The Birth of a New Market

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Cynthia Borda

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Women want more than just birth control. They are looking for additional benefits from contraceptives to meet their individual needs.

By Cynthia Borda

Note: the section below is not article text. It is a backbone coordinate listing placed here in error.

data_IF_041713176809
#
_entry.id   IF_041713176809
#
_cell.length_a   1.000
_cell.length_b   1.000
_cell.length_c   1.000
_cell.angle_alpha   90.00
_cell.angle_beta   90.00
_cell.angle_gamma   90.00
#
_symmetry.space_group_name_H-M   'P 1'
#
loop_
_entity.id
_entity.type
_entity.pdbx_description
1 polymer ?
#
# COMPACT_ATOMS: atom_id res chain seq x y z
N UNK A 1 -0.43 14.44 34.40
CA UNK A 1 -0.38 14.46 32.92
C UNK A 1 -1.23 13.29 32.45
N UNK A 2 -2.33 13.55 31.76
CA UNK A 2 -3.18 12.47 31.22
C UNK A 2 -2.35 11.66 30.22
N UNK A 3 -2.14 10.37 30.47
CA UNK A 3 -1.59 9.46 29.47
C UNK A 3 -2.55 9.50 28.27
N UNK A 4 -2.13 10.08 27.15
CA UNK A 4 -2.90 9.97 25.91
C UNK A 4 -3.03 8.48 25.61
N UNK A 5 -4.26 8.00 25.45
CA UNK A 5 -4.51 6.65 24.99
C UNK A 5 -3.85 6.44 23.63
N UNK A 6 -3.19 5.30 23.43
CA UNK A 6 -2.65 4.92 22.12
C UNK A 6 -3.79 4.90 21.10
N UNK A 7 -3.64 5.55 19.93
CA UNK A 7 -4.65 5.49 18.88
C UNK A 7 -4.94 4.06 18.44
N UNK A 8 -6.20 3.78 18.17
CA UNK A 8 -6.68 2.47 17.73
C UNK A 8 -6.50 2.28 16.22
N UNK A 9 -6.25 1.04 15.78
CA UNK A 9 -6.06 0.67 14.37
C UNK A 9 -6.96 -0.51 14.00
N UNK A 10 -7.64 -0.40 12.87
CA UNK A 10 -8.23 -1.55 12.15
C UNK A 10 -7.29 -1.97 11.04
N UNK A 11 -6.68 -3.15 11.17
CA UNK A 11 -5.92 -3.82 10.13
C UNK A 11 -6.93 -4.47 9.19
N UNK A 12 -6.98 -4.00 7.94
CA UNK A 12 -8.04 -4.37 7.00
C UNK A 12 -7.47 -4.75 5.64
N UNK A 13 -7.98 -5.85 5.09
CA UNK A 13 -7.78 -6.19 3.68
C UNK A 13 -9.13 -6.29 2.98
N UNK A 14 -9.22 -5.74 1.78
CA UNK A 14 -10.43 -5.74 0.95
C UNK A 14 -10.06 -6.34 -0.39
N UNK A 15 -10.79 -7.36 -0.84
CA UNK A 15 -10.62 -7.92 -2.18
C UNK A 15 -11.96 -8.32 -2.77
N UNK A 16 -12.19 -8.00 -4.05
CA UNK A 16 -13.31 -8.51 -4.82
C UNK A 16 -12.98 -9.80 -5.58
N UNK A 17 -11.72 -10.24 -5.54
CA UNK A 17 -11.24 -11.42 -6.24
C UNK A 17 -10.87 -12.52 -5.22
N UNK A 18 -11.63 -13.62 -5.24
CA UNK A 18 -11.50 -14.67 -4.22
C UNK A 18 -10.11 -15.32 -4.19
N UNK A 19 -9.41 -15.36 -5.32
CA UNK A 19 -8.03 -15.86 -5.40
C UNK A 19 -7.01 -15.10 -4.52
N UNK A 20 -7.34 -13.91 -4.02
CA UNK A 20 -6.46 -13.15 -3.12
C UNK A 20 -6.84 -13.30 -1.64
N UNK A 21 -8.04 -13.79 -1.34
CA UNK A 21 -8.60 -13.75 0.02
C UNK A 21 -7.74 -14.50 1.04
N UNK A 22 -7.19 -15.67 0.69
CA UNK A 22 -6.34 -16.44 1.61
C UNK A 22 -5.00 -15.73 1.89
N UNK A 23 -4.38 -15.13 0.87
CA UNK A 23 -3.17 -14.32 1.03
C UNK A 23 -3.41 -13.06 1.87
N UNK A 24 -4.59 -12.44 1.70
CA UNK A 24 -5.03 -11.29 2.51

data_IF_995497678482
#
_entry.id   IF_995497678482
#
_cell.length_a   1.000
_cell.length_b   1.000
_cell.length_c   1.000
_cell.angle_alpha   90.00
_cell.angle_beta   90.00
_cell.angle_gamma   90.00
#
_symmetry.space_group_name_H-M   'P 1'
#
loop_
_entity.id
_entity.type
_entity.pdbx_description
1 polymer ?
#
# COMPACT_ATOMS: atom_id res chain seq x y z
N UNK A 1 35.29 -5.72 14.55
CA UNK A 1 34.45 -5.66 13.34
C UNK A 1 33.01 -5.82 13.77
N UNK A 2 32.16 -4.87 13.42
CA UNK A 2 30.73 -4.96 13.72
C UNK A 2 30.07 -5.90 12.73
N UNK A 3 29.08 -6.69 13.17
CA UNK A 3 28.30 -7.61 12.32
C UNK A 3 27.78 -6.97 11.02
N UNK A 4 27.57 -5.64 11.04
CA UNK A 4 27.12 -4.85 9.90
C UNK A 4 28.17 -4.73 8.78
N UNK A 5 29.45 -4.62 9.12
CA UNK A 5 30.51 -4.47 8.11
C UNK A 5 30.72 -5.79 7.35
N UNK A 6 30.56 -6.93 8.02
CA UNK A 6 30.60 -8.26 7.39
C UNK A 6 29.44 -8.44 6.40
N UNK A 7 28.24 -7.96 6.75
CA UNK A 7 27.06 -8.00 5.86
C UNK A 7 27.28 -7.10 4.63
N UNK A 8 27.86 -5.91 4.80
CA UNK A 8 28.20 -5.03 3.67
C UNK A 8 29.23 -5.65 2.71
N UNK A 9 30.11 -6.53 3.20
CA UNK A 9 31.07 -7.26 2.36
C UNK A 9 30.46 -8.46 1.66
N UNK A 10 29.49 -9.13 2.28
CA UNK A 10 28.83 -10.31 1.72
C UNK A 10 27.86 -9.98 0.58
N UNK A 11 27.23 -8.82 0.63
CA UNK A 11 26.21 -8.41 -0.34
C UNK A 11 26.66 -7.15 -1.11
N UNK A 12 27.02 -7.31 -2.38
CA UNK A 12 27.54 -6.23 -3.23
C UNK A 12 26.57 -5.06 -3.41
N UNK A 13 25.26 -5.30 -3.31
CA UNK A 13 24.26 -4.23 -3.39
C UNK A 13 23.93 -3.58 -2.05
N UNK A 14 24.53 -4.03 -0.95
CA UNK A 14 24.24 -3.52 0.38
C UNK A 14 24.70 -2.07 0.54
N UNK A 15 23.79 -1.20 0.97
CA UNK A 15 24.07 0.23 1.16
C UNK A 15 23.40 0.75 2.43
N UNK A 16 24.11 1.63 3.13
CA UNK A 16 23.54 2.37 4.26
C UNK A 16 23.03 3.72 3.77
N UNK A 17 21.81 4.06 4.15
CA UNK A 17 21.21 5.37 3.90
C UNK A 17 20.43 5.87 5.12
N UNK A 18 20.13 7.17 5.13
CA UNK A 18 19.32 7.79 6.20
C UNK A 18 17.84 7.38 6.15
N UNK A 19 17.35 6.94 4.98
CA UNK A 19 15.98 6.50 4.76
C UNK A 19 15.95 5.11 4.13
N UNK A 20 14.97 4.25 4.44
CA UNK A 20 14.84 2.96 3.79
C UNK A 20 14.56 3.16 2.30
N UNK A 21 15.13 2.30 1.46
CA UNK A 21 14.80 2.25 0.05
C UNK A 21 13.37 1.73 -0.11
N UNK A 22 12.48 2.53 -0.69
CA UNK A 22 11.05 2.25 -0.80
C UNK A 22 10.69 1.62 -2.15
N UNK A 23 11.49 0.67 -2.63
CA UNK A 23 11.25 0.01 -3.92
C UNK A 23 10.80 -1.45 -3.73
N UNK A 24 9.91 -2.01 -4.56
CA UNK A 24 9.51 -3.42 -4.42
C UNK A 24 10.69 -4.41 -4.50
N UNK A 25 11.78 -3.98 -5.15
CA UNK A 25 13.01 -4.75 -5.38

A wide choice of contraceptive products has been introduced to the market in recent years, representing innovative new products and options in birth control. Experts agree that during the next five to 10 years, there are further opportunities for companies to provide women with more individualized options. The Future is About Choice As researchers continuously study ways to improve contraception products, industry experts say the future contraceptive market will be all about choice. “Choices will expand beyond the reference point of the pill,” says Nicholas J. Hart, senior director of contraceptives for Organon USA. Modern contraceptive methods have a short history and are dominated by oral products, which came to the market in 1960. Since then, there have been important developments, and recently a wide choice of contraceptive options has been introduced to the market. These include implants, hormone-releasing vaginal rings, monthly injections, weekly transdermal patches, a pill that limits menstruation to four periods a year, and a new intrauterine device (IUD) that provides contraception for years and limits menstruation. According to researchers at Kalorama Information, there is also an array of new oral contraceptives (OCs) with different dosages and combinations of hormones designed to limit the side effects of earlier versions, such as excessive bleeding, acne, and weight gain. There is also a wide variety of over-the-counter products, such as condoms for men and women, diaphragms, cervical caps and sponges, and spermicides. The Contraceptive Report, which was sponsored by the Dannemiller Memorial Educational Foundation and a grant from Wyeth, in 2000 found the top methods of contraception in the United States were oral contraceptives, female sterilization, condoms, and vasectomies. These four accounted for about 85% of U.S. contraceptive practices. According to Kalorama research, the hormonal contraceptive market was expected to reach $2.93 billion in 2005 in the United States alone. In 2004, oral formulations and injectable contraceptives held 83% of the market share in the United States, while the contraceptive patch had about 15% of the market, and devices had a 2% market share. The world hormonal contraceptive market is expected to increase at an annual growth rate of 8% to reach $7.89 billion in 2008. Researchers from a variety of leading pharmaceutical manufacturing companies, such as Barr Laboratories, Berlex Inc., Conceptus Inc., Ferring Pharmaceuticals, Organon, Ortho-McNeil Pharmaceutical, Pfizer, Serono, Watson, and Wyeth are pursuing new formulations and delivery systems to provide an even wider choice of contraceptives for women. Among the newer delivery systems is Ortho-McNeil’s combined hormonal patch, Ortho Evra, which has been available since 2001. Ortho Evra quickly gained market share, particularly in the United States. According to Kalorama marketing analysts, sales exceeded $400 million in 2004 and accounted for 15% of the hormonal market. Another choice in the hormonal contraceptive market is Organon’s NuvaRing. Market analysis by Kalorama had 2004 worldwide sales at $107 million. The product has experienced stronger growth in Europe than the United States, according to industry analysts. NuvaRing is a once-a-month contraceptive device that is left in place for three weeks. It delivers 15 micrograms of estrogen and 120 micrograms of etonogestrel per day over three consecutive weeks. After three weeks, the user removes and discards the ring. During the following ring-free week, menstrual bleeding will occur. After the ring-free week the women will insert a new ring for the next cycle. “The NuvaRing is a unique device that is 99% effective, when used as directed,” Mr. Hart says. “It provides women with a once-a-month option.” Despite many advances in the marketplace, one challenge that sets contraception products apart from other types of medications is that they are extremely personal, and there is a high degree of sensitivity surrounding them, says Marjorie C. Miller, assistant VP and global business manager, contraception, for women’s healthcare at Wyeth Pharmaceuticals. “At Wyeth Women’s Health Institute, researchers work closely with internal teams, the medical community, and patients to ensure that they investigate areas of need, such as the issue of unplanned pregnancies, endometriosis, and polycystic ovarian syndrome,” she says. The hurdles that must be overcome in marketing a contraceptive involve more than demonstrating safety and efficacy, Mr. Hart says. “The benchmark is 99% efficacy,” he says. “Contraception is a competitive therapeutic area. Organon continues to research innovative contraception options to provide women with convenient birth control they don’t have to think about every day.” Minimizing side effects is another benefit that companies have been focusing on in the last decade or so. Research has been on reducing the amount of estrogen to the lowest effective dose while balancing it with an adequate progestational agent that minimizes side effects. “The trends in contraception are now centered on extended-cycles, lower-dose pills, and increased consumer awareness,” says David M. Plourd, M.D., assistant professor of ob/gyn at the Naval Medical Center San Diego. Dr. Plourd’s insights are supported by the fact that several companies are launching new and improved products. For example, Barr Laboratories has launched Seasonale and is waiting for approval from the FDA for Seasonique. Seasonale is an extended-cycle oral contraceptive that has been available since 2003. It is a combined hormone pill that is taken for 84 consecutive days followed by seven days of placebo. The company received an approvable letter from the FDA in August 2005 for Seasonique, which has the same dosing and 84-day regimen, but the seven placebos are replaced with pills containing unopposed estrogen. A new drug application also is pending for Seasonale Lo, which contains lower doses of levonorgestrel and ethinyl estradiol. Wyeth has filed global registrations (United States, Canada, and Europe) for a low-dose combination of levonorgestrel/ethinyl estradiol to be taken 365 days a year. It also is being developed for the treatment of premenstrual dysphoric disorder. Dr. Plourd believes that some areas of research that may bring forth useful products in the near future are those that combine contraceptives with bactericides that protect against sexually transmitted diseases, as well as male contraceptives. There are a few topical bactericides or microbicides that look promising based on market analysis by Kalorama. Two such products are Pro 2000 and Ushercell. Indevus Pharmaceuticals Inc. is conducting Phase III trials with its microbicide, Pro 2000. Some attributes of this product are its activity against chlamydia, herpes, gonorrhea, and HIV. It also is compatible with latex condoms, has potential contraceptive activity, and is nonabsorbable. Ushercell is a cellulose sulfate vaginal gel that is being developed by Polydex Pharmaceuticals Ltd. and the Program for Topical Prevention of Conception and Disease (TOPCAD). This product is also in Phase III trials for use as a contraceptive and for the prevention of HIV and other sexually transmitted diseases. Male hormonal contraception research has existed for some time, yet methods to date have produced side effects. Some promising areas of study are a long-acting testosterone and a small, reversible plug implanted into the vas deferens tube that blocks the flow of sperm yet is easily removed and completely reversible. One area that Ms. Miller at Wyeth believes has future potential is menstrual management. Many products, which approach this area in different ways, will provide women with new options to address their periods. Wyeth had its NDA for Lybrel accepted for review by the FDA last summer. It is a low-dose combination contraceptive that is taken once a day, 365 days a year. “Now women choosing a combined OC will have the option of not having their period,” Ms. Miller says. The Market According to Dr. Plourd, there are other niches that need to be addressed since half of the women with unplanned pregnancies were using some form of contraception. In a 2004 report, the Alan Guttmacher Institute stated that providing contraceptives to 500 million women in the developing world prevented 187 million unintended pregnancies. Despite the widespread availability of contraceptives in the United States, it’s projected that at least half of all pregnancies are unintended, according to the Institute. Kalorama reports that about 60 million women in the United States are in their child-bearing years (15 to 44); and 64% of these women use a method of contraception. The report found that 31% do not use contraception because of infertility, currently pregnant, postpartum or desiring pregnancy, have never had intercourse, or are not sexually active. Ms. Miller reports that her company works with the U.S. Agency for International Development (USAID) in an effort to provide worldwide contraceptive products and to support USAID’s focus on educating the patient. “This is a vital family-planning effort that makes a significant impact on the lives of women and families worldwide,” Ms. Miller says. The market demand for contraceptives is expected to increase as the world’s population reaches an estimated 9 billion by 2050. With nearly half of the current world population under the age of 25, the contraceptives and family-planning services markets are expected to double over the next 20 years, according to The Contraceptive Report. Worldwide, oral contraceptives are the most popular reversible method among females. They are convenient, easy to use, inconspicuous, and relatively safe and free from side effects. In addition, in many cases oral contraceptives are the only forms covered by insurance. Currently, more than 100 million women use oral contraceptives. Two companies, Berlex and Ortho-McNeil Pharmaceutical, held more than 50% of the hormonal contraception market in 2004, according to market analysis by Kalorama. Berlex was the market leader with 34% market share; Ortho-McNeil had a 22% market share; Organon had 12% of the market; and Wyeth had 10%. According to Don Atkinson, general manager and VP of female healthcare for Berlex, one of the reasons the company has a strong presence is that it manufactures and markets innovative contraceptive products designed to meet women’s individual needs. Berlex’s top-selling contraceptive is Yasmin. According to Kalorama, in 2004, Yasmin eclipsed former top-seller, Ortho-McNeil’s Ortho Tri-Cyclen, which lost its patent protection in 2003. Yasmin, approved for U.S. marketing in May 2001, contains 30 micrograms of ethinyl estradiol and 3 milligrams of a new progestin, drospirenone. Drospirenone is a progesterone that is similar to the progesterone naturally created by a woman’s body, and it counteracts the water retention, weight gain, and breast tenderness issues caused by the estrogen contained in the medication. It also blocks androgen receptors in the skin and therefore is marketed as improving acne. Schering AG received U.S. regulatory approval in March 2006 for its new low-dose, monophasic oral contraceptive Yaz (3 mg drospirenone/20 mcg ethinyl estradiol). Yaz is the first pill with the innovative progestin drospirenone and a low dose of ethinyl estradiol in a new dosing regimen of 24 days of active hormone pills and four days of placebo. Oral contraceptives typically have a regimen of 21 days of active pills and seven days of placebo. Berlex, a U.S. subsidiary of Schering, will launch the product in the United States in April 2006. According to Schering, the Yaz approval is an important milestone for the company and significantly adds to the blockbuster potential of its Yasmin product family. “We have also conducted research on its effectiveness on the symptoms of premenstrual dysphoric disorder, a severe form of PMS,” Mr. Atkinson says. In late January 2006, the company received an approvable letter from the FDA for the premenstrual dysphoric disorder (PMDD) indication. Berlex continues to work with the FDA to seek approval for this indication. While IUDs have decreased in popularity in the United States during the last 30 years because of reports of serious adverse effects from older devices, provider and patient misconceptions, and provider fear of litigation, newer, safer devices may have increased the popularity of this contraceptive again. The top-selling IUD in 2004 was Berlex’s Mirena, which delivers 20 micrograms of levonorgestrel each day and is approved for use for five years. According to Kalorama, sales of Mirena have increased about 20% annually since 2002. “Mirena not only provides women with a long-term contraceptive option, but it may also result in lighter periods,” Mr. Atkinson says. Injectable contraceptives have been available for about 30 years. One such version is Pfizer’s Depo-Provera, a progestin-only product that is injected once every three months. One drawback of the progestin-only product is that there are data showing that long-term use of this product may result in loss of bone density that is not completely reversible. This issue, as well as the fact that it is now available as a generic from Teva, will significantly impact Pfizer’s market share. Berlex markets a two-month injectable progestin, Noristerat, but it is not available in the United States. Since 2000, a combined hormonal injection, Lunelle, has been available from Pfizer. This too is a once-a-month injection, but the bone-density issue is eliminated because the product is counter-balanced with an estrogen component. No area of the contraceptive market has generated as much press of late as the issue of emergency contraception (EC). Both daily birth control pills and IUDs can be used as emergency contraceptives after unprotected sex or a contraceptive failure; but contraceptive pills are by far the most commonly used method of emergency contraception. Emergency contraceptive pills are specific concentrated doses of ordinary oral contraceptives. If taken within 72 hours of contraceptive failure or unprotected sex, EC can reduce the risk of pregnancy by up to 89%. If taken within the first 24 hours, EC can reduce the risk of pregnancy up to 95%. Analysis conducted by the Alan Guttmacher Institute estimates that 51,000 abortions were prevented by EC use in 2000, and that increased use of EC accounted for up to 43% of the total decline in abortion rates between 1994 and 2000. Often EC is confused with mifepristone, the generic name for a drug formerly known as RU-486, which is an early option for nonsurgical abortion. Mifepristone was approved for use in the United States in 2000 and is trademarked for sale as Mifeprex by Danco Laboratories LLC. But unlike mifepristone, which is approved in the United States for pregnancy termination, emergency contraceptive pills work like regular birth control pills to prevent pregnancy before a pregnancy is established. PharmaVOICE welcomes comments about this article. E-mail us at feedback@pharmavoice.com. Contraceptive choices will expand and women will have options beyond the reference point of the pill. Nicholas Hart Organon USA We recognize that there is a constellation of issues that surround women of reproductive age; our ultimate goal is to address their unmet needs. Marjorie Miller Wyeth Pharmaceuticals Contraception Through the Ages 2000 BC Premodern era of contraceptives, including crocodile dung pessaries, plant potions, cat testicle amulet, mercury, and arsenic 1709 Condom invented Early 1800s Contraceptive sponge 1846 Contraceptive pessary patented in the United States 1832 Contraceptive syringe 1882 Diaphragm 1886 Quinine suppository 1890s Douches and cervical caps 1909 Silkworm gut IUD 1930s Intrauterine rings 1966 Injectable contraceptive 1909 Silkworm gut IUD 1960 FDA approves first oral contraceptive 1983 Contraceptive implant 1992 FDA approves injectable contraception 1997 FDA approves emergency contraceptive pills 1993 FDA approves female condom Key Events in the Development of Oral Contraceptives 1950 Katherine McCormick and Margaret Sanger collaborate to promote development of a physiological contraceptive for women; Ms. McCormick agrees to fund the work of Gregory Pincus 1951 Carl Djerassi applies for a patent for norethindrone 1953 Frank Colton applies for a patent for norethynodrel 1954 Gregory Pincus and John Rock first administer synthetic progestins to women 1956 Celso-Ramon Garcia and Edris Rice-Wray conduct first large clinical trials in Puerto Rico 1957 Trials are expanded to sites in Haiti, Mexico, and the United States; FDA approves norethindrone and norethynodrel for treatment of gynecologic disorders 1959 Searle applies for FDA indication for contraception 1960 FDA grants contraception indication; Enovid becomes the first approved oral contraceptive Source: The Contraceptive Report, 2000. Sponsored by the Dannemiller Memorial Educational Foundation through a grant from Wyeth. During the next five to 10 years, we will look to provide women with more individualized contraceptive options. Don Atkinson Berlex Inc. Dr. David Plourd Naval Medical Center San Diego There is a trend toward extended-cycle contraception. There is also increased awareness and more implementation of emergency contraception requests. Hormonal Contraception Products 2004 World Market Share by Type Transdermal patch Implants Devices (hormonal vaginal rings/IUDs) Oral/injectable Source: Kalorama Information, New York. For more information, visit kaloramainformation.com. The World Market for Hormonal Contraceptives 2000-2005 Year Revenue ($ in Millions) % Growth 2000 $4,238 — 2001 4,575 8% 2002 4,940 8% 2003 5,337 8% 2004 5,754 8% 2005 6,231 8.1% Source: Kalorama Information, New York. For more information, visit kaloramainformation.com. World Hormonal Contraceptive 2004 Market Share by Company Company Market Share Revenue ($ in Millions) Berlex 34% $1,974 Ortho-McNeil 22% 1,258 Organon 12% 682 Wyeth 10% 592 Barr Labs 7% 404 Watson 6% 336 Pfizer 5% 280 Others* 4% 230 Total 100% $5,764 Experts on this Topic Don Atkinson. General Manager and VP of Female Healthcare, Berlex Inc., Wayne, N.J.; Berlex is a specialty pharmaceutical company and the U.S. affiliate of Schering AG Germany. For more information, visit berlex.com. Nicholas J. Hart. Senior Director, Contraceptives, Organon USA, Roseland, N.J.; Organon, the human healthcare business of Akzo Nobel, creates, manufactures, and markets prescription medicines that improve the health and quality of human life. For more information, visit organon-usa.com. Marjorie C. Miller. Assistant VP and Global Business Manager, Contraception, Women’s Healthcare, Wyeth Pharmaceuticals, Madison, N.J.; Wyeth is one of the world’s largest research-driven pharmaceutical and healthcare products companies. For more information, visit wyeth.com. David M. Plourd, M.D. Assistant Professor, Ob/Gyn, the Naval Medical Center San Diego, San Diego; NMCSD is the largest medical center in the armed forces comprised of more than 6,000 healthcare professionals. For more information, visit www-nmcsd.med.navy.mil.